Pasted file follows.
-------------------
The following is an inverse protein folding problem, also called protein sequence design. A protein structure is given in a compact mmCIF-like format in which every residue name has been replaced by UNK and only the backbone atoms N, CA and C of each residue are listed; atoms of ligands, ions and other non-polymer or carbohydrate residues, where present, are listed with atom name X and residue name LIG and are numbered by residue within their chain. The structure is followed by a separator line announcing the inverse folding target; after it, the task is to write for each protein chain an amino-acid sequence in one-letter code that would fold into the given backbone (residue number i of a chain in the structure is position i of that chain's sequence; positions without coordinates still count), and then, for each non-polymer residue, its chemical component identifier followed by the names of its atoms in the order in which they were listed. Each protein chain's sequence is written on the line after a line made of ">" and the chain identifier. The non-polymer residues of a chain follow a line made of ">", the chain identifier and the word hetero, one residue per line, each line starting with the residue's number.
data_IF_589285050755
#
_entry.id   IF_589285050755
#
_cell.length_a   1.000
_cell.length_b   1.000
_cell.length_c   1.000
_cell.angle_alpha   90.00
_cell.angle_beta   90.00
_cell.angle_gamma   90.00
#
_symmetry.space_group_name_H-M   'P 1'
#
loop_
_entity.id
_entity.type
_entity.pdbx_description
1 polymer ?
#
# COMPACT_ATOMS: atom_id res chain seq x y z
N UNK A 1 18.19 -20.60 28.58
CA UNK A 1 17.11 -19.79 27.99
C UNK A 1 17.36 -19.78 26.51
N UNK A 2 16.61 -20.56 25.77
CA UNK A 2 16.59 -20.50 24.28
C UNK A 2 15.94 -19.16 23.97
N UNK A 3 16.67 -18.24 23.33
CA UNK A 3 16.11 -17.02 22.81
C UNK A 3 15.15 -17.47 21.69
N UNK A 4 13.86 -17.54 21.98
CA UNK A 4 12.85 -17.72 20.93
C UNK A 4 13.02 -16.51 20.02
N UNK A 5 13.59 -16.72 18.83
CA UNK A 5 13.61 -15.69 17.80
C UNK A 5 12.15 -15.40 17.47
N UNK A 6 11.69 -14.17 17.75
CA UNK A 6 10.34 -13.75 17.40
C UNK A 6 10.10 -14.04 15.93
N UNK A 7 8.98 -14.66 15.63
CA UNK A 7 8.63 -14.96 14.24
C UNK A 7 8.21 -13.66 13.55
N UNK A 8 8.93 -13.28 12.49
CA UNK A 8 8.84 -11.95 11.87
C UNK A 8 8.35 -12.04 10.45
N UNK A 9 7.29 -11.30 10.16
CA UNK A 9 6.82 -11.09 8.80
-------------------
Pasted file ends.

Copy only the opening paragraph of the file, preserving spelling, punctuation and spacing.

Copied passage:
The following is an inverse protein folding problem, also called protein sequence design. A protein structure is given in a compact mmCIF-like format in which every residue name has been replaced by UNK and only the backbone atoms N, CA and C of each residue are listed; atoms of ligands, ions and other non-polymer or carbohydrate residues, where present, are listed with atom name X and residue name LIG and are numbered by residue within their chain. The structure is followed by a separator line announcing the inverse folding target; after it, the task is to write for each protein chain an amino-acid sequence in one-letter code that would fold into the given backbone (residue number i of a chain in the structure is position i of that chain's sequence; positions without coordinates still count), and then, for each non-polymer residue, its chemical component identifier followed by the names of its atoms in the order in which they were listed. Each protein chain's sequence is written on the line after a line made of ">" and the chain identifier. The non-polymer residues of a chain follow a line made of ">", the chain identifier and the word hetero, one residue per line, each line starting with the residue's number.